A.J. Finn’s debut The Woman in the Window is the book everyone has been talking about and the book absolutely lives up to the hype – it is a tight, clever and keenly observed thriller that you just can’t stop reading.
In Anna, the self-deprecating protagonist of the novel, Finn has created a character that, despite her flaws, has every reader routing for her. The suspense and ‘noir’ feel of the novel is both brilliantly and stylistically executed and the vividly-drawn cast of characters stay in the mind long after its denouement. The Woman in the Window is a sensational debut.
Wise, witty and introspective The Cactus is a terrific debut that cannot fail to move you. Sarah Haywood has created a wonderful character in the non-compromising Susan Green who, at 45, is quite happy with her somewhat rigid and compartmentalized life despite the effect her prickly character has on those around her. But suddenly confronted with the loss of her mother and the news that she is about to become a mother herself, Susan’s greatest fear is realized. She is losing control.
Both candid and warm, The Cactus is a lovely debut and Sarah Haywood is definitely a name to watch.
Lullaby is a deft and acutely observed novel that will resonate with almost all who read it. It is a situation many will recognize: we form working relationship with someone assuming that both parties know their place and respect each other’s space. But what happens when the boundaries become blurred? When Myriam, a French-Moroccan lawyer, decides to return to work after having children, on looking for the perfect nanny, she and her husband find Louise, who is the perfect fit. The couple and nanny become more dependent on each other. But as jealousy, resentment and suspicions increase, Myriam and Paul’s idyllic tableau is shattered.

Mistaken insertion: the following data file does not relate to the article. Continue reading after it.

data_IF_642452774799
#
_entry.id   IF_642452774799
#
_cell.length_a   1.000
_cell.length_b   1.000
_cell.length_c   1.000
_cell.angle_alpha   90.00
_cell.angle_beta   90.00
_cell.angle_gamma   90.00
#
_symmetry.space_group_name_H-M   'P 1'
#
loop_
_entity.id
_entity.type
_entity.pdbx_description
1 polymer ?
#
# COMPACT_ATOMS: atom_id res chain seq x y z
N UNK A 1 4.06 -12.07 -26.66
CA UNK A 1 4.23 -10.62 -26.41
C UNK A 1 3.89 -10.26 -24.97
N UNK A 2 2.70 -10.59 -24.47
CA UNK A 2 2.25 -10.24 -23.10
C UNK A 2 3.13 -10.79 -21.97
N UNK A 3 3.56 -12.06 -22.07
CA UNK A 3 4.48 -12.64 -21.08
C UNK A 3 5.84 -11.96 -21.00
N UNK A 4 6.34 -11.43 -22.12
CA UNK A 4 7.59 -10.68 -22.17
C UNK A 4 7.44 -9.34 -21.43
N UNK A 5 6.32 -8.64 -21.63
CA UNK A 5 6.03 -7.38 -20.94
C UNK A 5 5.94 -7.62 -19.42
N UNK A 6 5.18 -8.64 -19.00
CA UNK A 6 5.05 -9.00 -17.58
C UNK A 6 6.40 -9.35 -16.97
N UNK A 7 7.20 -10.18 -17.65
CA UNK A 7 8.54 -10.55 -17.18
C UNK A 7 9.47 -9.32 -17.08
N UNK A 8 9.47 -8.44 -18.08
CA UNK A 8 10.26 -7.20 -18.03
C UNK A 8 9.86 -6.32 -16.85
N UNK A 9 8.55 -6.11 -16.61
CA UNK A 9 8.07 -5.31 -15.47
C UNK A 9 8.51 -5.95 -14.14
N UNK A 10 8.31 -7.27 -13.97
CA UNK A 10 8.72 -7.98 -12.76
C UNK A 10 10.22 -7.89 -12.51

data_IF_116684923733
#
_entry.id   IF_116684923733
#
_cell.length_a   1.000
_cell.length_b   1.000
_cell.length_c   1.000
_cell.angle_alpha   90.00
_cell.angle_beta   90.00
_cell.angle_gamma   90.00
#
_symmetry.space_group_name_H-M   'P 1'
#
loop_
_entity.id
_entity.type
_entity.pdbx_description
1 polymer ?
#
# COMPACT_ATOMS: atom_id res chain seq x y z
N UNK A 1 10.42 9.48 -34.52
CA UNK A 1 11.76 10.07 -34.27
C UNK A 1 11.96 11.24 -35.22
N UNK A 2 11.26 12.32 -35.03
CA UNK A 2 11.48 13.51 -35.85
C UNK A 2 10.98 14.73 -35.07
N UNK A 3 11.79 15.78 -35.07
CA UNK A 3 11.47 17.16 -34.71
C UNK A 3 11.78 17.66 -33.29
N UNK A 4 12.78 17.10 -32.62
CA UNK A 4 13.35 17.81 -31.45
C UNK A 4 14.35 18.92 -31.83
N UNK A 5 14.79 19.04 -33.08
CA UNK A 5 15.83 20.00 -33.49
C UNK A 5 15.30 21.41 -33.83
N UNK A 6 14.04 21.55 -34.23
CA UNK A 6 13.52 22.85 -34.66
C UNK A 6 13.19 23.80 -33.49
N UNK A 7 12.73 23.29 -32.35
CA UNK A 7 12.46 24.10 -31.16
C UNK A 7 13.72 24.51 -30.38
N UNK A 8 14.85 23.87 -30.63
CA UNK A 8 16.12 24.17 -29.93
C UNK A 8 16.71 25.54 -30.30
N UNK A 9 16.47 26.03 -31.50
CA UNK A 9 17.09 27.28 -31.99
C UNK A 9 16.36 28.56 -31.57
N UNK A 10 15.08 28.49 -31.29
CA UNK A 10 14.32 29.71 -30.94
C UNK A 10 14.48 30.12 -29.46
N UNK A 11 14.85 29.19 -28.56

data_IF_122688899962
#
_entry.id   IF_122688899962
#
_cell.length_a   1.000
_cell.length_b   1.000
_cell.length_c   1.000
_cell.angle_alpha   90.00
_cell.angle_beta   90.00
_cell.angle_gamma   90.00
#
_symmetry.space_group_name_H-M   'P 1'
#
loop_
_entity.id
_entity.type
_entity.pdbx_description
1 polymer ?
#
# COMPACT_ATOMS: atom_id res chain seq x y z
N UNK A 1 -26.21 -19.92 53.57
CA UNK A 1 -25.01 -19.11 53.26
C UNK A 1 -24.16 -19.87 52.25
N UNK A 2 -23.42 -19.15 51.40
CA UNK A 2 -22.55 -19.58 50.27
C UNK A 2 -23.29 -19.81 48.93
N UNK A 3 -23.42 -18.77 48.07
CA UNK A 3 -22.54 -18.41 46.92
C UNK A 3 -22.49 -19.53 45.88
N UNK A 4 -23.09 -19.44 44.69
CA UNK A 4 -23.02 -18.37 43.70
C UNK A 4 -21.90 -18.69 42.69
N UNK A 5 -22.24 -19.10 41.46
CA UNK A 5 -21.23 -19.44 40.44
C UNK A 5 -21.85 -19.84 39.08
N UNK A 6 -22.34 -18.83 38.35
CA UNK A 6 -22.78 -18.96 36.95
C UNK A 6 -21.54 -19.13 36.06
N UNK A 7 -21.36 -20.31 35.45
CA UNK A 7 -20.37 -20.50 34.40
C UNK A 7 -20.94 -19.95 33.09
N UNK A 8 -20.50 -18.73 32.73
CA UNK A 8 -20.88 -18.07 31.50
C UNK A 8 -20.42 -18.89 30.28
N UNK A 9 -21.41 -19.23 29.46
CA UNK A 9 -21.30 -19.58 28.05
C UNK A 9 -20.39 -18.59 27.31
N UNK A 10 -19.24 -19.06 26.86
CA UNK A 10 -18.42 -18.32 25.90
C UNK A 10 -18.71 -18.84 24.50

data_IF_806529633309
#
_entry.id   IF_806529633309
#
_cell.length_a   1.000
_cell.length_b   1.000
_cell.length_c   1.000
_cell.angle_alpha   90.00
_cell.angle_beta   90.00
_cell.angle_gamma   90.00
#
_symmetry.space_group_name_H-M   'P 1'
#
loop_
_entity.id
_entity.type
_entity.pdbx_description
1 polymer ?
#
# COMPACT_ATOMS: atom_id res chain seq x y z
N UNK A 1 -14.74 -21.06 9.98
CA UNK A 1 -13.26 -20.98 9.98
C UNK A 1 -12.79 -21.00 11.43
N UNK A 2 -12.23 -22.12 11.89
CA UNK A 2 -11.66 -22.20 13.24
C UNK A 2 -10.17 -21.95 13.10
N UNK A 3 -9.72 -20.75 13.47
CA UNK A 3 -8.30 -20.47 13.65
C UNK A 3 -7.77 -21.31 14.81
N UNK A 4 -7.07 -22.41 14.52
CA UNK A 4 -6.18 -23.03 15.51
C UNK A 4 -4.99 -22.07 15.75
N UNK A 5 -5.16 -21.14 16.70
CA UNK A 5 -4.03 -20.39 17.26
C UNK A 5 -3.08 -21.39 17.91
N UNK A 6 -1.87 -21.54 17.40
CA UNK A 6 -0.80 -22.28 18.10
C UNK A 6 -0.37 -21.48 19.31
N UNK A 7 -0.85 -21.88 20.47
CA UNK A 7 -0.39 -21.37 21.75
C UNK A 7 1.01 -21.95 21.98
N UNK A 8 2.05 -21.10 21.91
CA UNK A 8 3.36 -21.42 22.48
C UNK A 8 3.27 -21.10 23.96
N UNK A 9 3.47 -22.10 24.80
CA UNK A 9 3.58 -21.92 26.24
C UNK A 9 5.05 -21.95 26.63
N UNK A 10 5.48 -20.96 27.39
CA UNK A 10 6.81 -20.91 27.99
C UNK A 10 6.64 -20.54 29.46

This is a shocking, deeply uncomfortable and thought-provoking novel that has already topped the bestseller lists in France and is gaining huge media attention in the UK.
Fearless, uncompromising, visceral and forensic, Jamie Quatro is one of the most exciting new writers on the scene. Fire Sermon introduces us to Maggie who is entirely devoted to her husband Thomas, their two beautiful children, and to God. Guilt is a huge theme in the novel as Maggie, who grew up with a strong religious background, has to wrestle her uncompromising spirit with a moral sense of right and wrong whilst living through an affair that nearly destroys her.
Fire Sermon is a rich and devastating portrait of life and loves lived and lost that cannot fail to echo in your own experience.
Farewell, Cowboy is a tough yet poetic novel by one of Croatia’s best known writers. The story is rich in local colour and sentiment, following the main character, Dada, who returns to her home town on the Adriatic coast in order to unravel the mystery of her brother Daniel’s death. Daniel, although young, smart and popular, threw himself under a train in mysterious circumstances a few years earlier.
Farewell, Cowboy is a wildly energetic read; funny, ironic, moving and deeply layered. And it has a chorus of female characters that are an absolute joy to read and spend time with. We can’t wait to read more from this gifted young writer.
Salt Creek is an elegant and beautifully written historical novel in which its heroine – Hester Finch – recounts the hardships of her life in Adelaide in the 1850’s before coming to England in later life. Her comfortable current life in Chichester couldn’t be further from the suffering her family endured on leaving Adelaide for Salt Creek in 1855. Yet she finds her thoughts drawn to that beautiful, inhospitable outcrop of South Australia and the connections she and her siblings forged there.
Salt Creek is a majestic novel that totally transports you to another world and way of life. Lucy Treloar’s fine prose finds the mark in every word, sentence and scene, culminating in a captivating read.